Funded in part by the Mary K. Bowman Fund for Historical and Fine Arts administered by
the Community Foundation of Washington County MD, Inc.
NEW---Hardcover copies for the 1850-1854 index are available for purchase.
The Historic Newspaper Indexing Project began in 1980 as an aid to patrons researching Washington County history and genealogy. An Index to Hagerstown Newspapers is a multi-volume subject and personal name index to local and regional news published in weekly and semi-weekly newspapers in Hagerstown, Maryland between 1790 and 1890. The printed volumes covering the period from 1790 to 1854 and 1860 to 1865 are already completed and are on the open shelves at The Washington County Free Library (WCFL) in Hagerstown and in the Reference sections of the county branches. Microfilms of the original newspapers are available for the public's use at the WCFL Information Desk at Hagerstown's Downtown Branch at 59 West Washington Street.
CURRENTLY INDEXING: WEEKLY CHRONICLE JUNE 1855.
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|150 YEARS AGO THIS WEEK IN THE CIVIL WAR|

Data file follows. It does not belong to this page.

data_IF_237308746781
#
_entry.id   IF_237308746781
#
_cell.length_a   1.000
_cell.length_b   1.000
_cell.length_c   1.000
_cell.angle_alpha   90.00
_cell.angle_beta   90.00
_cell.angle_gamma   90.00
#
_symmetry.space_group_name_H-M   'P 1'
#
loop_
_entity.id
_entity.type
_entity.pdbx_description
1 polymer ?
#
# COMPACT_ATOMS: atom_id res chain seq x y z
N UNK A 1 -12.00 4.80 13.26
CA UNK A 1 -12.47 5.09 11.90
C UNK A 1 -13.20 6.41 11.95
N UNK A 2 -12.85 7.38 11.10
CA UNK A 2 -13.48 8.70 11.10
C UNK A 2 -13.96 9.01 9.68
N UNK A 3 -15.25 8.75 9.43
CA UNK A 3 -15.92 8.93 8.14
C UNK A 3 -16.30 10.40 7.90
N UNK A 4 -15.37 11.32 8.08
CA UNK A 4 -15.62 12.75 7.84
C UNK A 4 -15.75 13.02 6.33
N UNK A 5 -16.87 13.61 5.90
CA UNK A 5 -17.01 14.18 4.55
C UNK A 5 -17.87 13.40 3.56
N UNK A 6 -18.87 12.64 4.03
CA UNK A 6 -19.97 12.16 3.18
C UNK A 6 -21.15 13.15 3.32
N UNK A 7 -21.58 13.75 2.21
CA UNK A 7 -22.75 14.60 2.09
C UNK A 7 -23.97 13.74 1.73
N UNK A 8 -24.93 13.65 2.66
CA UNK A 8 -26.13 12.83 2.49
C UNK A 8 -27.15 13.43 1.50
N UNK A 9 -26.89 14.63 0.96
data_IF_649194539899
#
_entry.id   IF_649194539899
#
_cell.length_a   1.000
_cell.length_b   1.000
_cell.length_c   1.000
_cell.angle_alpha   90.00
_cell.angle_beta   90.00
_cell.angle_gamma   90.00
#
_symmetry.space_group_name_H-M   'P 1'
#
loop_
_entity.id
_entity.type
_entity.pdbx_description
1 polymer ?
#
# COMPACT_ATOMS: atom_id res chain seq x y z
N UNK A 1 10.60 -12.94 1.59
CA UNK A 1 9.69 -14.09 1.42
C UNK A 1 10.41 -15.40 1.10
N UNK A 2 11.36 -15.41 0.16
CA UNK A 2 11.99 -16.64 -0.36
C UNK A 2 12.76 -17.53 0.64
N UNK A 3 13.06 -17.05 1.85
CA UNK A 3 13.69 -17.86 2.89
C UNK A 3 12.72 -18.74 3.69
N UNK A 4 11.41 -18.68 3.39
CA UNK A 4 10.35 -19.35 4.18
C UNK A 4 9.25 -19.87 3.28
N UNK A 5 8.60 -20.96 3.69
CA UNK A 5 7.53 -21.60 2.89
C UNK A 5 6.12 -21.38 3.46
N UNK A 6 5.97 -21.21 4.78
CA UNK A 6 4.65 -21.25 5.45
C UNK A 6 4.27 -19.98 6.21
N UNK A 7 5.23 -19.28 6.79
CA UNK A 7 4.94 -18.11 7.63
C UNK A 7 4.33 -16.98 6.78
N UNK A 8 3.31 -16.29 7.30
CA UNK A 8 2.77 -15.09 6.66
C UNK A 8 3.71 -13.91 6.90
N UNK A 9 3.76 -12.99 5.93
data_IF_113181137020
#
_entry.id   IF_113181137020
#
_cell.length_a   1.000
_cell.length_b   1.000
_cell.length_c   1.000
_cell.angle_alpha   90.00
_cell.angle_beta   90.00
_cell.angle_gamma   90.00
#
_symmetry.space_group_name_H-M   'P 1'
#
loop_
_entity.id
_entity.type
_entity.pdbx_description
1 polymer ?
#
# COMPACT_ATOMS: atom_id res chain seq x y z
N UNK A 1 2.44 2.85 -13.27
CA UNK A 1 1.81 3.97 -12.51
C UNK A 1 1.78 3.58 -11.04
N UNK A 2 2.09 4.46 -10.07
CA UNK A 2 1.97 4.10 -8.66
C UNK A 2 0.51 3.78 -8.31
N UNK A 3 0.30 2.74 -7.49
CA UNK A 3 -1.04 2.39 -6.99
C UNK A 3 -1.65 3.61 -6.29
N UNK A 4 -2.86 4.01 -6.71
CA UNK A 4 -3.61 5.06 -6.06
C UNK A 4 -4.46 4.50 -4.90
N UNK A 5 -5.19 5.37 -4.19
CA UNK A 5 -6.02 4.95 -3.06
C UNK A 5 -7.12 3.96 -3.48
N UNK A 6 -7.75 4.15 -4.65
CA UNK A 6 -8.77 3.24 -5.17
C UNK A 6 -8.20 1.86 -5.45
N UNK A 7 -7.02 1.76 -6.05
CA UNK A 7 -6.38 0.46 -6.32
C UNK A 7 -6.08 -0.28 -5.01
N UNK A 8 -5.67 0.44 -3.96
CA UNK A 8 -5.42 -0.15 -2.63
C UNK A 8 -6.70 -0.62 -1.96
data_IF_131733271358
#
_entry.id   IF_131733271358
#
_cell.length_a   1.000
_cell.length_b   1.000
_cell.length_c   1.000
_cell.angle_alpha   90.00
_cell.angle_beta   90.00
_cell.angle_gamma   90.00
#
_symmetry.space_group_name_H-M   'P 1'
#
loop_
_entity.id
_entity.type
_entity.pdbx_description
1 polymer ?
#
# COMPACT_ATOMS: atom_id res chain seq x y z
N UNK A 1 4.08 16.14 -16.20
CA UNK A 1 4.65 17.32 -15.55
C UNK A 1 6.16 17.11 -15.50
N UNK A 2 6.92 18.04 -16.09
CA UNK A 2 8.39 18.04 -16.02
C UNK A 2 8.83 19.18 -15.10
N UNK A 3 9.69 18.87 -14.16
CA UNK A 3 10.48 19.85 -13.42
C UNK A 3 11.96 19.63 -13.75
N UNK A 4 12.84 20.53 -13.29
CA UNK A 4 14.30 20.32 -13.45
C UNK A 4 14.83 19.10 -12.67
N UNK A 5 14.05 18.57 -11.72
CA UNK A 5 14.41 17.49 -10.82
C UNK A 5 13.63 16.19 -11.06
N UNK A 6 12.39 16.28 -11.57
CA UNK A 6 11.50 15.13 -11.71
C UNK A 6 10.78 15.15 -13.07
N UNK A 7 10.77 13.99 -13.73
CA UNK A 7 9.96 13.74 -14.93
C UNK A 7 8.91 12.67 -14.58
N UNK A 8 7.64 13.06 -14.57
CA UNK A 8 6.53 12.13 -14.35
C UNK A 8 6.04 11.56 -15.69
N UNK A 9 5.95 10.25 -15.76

[Image: Lincoln at Antietam (courtesy Library of Congress)]
Civil War - Hagerstown Newspapers-Updated Weekly.
The Hagerstown, Washington County, Maryland newspapers covered the events of the Civil War in their pages, not just the events at Antietam and South Mountain, but throughout the country. Editorials and letters to the editor from both sides of the conflict were printed.
|Slavery in Washington County, Maryland, Mid- 19th Century (1845–54)|
[Image: Article from Herald of Freedom and Torch Light, 1852]
Washington County’s geographical location played a significant part in the slave trade in the region. The county was situated between slave-free Pennsylvania to the north and slave state Virginia (West Virginia in 1863) to the south.
|Cholera in Washington County, 1850-1853 by Melinda Marsden|
[Image: Article from Herald of Freedom and Torch Light, 1854]
Cholera returned to Washington County again in the 1850s. The epidemic of Asiatic cholera in the 1830s spread panic in the local community, so its reappearance twenty years later was a cause for concern in the local jurisdictions.